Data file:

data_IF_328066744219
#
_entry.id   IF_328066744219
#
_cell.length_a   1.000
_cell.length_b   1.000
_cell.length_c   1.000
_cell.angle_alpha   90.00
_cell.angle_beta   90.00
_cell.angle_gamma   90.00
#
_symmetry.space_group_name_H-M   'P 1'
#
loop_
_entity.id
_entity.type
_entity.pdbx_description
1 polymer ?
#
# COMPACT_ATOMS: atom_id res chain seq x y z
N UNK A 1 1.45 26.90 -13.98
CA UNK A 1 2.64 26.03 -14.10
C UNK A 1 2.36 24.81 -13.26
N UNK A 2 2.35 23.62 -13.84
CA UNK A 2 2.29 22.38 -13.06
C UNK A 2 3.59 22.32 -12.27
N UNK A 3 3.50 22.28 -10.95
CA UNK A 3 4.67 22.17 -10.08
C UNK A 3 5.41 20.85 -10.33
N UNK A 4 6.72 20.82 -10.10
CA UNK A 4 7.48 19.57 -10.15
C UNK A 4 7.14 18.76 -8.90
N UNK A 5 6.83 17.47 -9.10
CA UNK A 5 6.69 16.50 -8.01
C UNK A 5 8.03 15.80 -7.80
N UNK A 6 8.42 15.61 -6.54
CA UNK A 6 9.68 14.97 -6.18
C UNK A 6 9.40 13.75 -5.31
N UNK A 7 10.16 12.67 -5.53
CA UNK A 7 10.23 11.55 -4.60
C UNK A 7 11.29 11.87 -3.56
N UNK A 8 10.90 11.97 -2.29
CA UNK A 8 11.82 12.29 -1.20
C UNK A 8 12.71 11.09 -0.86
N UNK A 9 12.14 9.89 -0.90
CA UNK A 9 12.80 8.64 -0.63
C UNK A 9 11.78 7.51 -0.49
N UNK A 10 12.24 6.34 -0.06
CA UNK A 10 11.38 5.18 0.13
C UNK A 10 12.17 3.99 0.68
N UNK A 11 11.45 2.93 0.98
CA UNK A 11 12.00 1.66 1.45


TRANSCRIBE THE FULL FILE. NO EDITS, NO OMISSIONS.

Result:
data_IF_328066744219
#
_entry.id   IF_328066744219
#
_cell.length_a   1.000
_cell.length_b   1.000
_cell.length_c   1.000
_cell.angle_alpha   90.00
_cell.angle_beta   90.00
_cell.angle_gamma   90.00
#
_symmetry.space_group_name_H-M   'P 1'
#
loop_
_entity.id
_entity.type
_entity.pdbx_description
1 polymer ?
#
# COMPACT_ATOMS: atom_id res chain seq x y z
N UNK A 1 1.45 26.90 -13.98
CA UNK A 1 2.64 26.03 -14.10
C UNK A 1 2.36 24.81 -13.26
N UNK A 2 2.35 23.62 -13.84
CA UNK A 2 2.29 22.38 -13.06
C UNK A 2 3.59 22.32 -12.27
N UNK A 3 3.50 22.28 -10.95
CA UNK A 3 4.67 22.17 -10.08
C UNK A 3 5.41 20.85 -10.33
N UNK A 4 6.72 20.82 -10.10
CA UNK A 4 7.48 19.57 -10.15
C UNK A 4 7.14 18.76 -8.90
N UNK A 5 6.83 17.47 -9.10
CA UNK A 5 6.69 16.50 -8.01
C UNK A 5 8.03 15.80 -7.80
N UNK A 6 8.42 15.61 -6.54
CA UNK A 6 9.68 14.97 -6.18
C UNK A 6 9.40 13.75 -5.31
N UNK A 7 10.16 12.67 -5.53
CA UNK A 7 10.23 11.55 -4.60
C UNK A 7 11.29 11.87 -3.56
N UNK A 8 10.90 11.97 -2.29
CA UNK A 8 11.82 12.29 -1.20
C UNK A 8 12.71 11.09 -0.86
N UNK A 9 12.14 9.89 -0.90
CA UNK A 9 12.80 8.64 -0.63
C UNK A 9 11.78 7.51 -0.49
N UNK A 10 12.24 6.34 -0.06
CA UNK A 10 11.38 5.18 0.13
C UNK A 10 12.17 3.99 0.68
N UNK A 11 11.45 2.93 0.98
CA UNK A 11 12.00 1.66 1.45